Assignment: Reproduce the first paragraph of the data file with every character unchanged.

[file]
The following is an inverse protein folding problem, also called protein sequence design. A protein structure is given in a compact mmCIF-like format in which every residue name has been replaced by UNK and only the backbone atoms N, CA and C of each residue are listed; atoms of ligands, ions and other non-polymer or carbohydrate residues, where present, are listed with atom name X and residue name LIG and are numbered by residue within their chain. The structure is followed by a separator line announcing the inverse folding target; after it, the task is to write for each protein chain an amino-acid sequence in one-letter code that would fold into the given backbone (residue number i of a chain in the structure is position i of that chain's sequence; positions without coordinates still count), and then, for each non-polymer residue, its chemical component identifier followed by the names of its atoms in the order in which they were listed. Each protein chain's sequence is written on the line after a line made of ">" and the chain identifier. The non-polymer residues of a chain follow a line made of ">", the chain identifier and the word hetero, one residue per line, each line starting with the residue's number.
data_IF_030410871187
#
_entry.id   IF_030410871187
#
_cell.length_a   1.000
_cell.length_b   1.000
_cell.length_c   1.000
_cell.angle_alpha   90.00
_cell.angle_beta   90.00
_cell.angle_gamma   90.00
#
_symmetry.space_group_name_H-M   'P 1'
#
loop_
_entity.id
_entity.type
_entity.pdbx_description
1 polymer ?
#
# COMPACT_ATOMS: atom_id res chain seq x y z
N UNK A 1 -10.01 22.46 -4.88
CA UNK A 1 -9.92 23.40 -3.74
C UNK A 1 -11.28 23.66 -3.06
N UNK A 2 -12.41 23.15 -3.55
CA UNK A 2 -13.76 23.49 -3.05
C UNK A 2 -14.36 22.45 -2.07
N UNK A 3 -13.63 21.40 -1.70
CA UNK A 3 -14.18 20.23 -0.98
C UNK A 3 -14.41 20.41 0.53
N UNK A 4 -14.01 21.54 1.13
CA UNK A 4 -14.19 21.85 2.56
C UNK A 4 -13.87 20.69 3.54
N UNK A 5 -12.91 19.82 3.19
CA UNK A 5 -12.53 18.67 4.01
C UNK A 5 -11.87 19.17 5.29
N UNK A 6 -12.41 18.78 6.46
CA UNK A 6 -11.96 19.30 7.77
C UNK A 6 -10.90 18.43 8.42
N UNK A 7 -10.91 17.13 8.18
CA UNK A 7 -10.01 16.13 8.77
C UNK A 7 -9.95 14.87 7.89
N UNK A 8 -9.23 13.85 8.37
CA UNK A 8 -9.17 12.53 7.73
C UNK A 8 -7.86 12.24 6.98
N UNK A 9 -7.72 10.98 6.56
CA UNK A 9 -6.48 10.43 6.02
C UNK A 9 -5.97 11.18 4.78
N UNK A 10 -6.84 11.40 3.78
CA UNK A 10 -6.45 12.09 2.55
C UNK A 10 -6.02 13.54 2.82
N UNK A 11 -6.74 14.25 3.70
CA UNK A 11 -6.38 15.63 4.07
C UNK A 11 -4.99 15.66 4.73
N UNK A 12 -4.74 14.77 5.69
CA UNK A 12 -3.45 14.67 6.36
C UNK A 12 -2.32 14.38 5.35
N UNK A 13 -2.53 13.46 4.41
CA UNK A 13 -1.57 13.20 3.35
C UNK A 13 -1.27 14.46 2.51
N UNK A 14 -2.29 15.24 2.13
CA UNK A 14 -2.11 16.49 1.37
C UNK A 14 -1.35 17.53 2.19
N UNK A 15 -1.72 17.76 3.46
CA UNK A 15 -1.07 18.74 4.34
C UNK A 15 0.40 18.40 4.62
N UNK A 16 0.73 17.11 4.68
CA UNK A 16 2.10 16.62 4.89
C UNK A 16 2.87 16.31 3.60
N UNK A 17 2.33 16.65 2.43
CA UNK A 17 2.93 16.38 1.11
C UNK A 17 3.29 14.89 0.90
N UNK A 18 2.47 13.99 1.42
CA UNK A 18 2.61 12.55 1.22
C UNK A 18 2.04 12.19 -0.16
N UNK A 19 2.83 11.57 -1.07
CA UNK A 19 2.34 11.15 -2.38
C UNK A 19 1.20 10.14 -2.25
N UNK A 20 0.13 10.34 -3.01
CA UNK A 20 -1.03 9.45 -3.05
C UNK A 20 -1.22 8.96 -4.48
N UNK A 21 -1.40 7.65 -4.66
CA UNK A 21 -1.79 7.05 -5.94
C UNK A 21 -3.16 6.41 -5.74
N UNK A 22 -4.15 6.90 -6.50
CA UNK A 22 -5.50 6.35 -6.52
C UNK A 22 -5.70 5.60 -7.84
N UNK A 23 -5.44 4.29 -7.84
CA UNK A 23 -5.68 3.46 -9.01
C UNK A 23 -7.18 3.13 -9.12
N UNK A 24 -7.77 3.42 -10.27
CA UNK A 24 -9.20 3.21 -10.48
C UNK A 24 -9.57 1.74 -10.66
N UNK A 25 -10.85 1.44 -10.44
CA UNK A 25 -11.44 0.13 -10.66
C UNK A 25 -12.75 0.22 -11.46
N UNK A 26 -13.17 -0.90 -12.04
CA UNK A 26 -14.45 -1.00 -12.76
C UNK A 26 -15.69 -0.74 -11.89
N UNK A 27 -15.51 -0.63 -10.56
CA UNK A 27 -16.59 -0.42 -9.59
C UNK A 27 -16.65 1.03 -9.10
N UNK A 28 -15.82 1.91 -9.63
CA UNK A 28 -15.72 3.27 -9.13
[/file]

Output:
The following is an inverse protein folding problem, also called protein sequence design. A protein structure is given in a compact mmCIF-like format in which every residue name has been replaced by UNK and only the backbone atoms N, CA and C of each residue are listed; atoms of ligands, ions and other non-polymer or carbohydrate residues, where present, are listed with atom name X and residue name LIG and are numbered by residue within their chain. The structure is followed by a separator line announcing the inverse folding target; after it, the task is to write for each protein chain an amino-acid sequence in one-letter code that would fold into the given backbone (residue number i of a chain in the structure is position i of that chain's sequence; positions without coordinates still count), and then, for each non-polymer residue, its chemical component identifier followed by the names of its atoms in the order in which they were listed. Each protein chain's sequence is written on the line after a line made of ">" and the chain identifier. The non-polymer residues of a chain follow a line made of ">", the chain identifier and the word hetero, one residue per line, each line starting with the residue's number.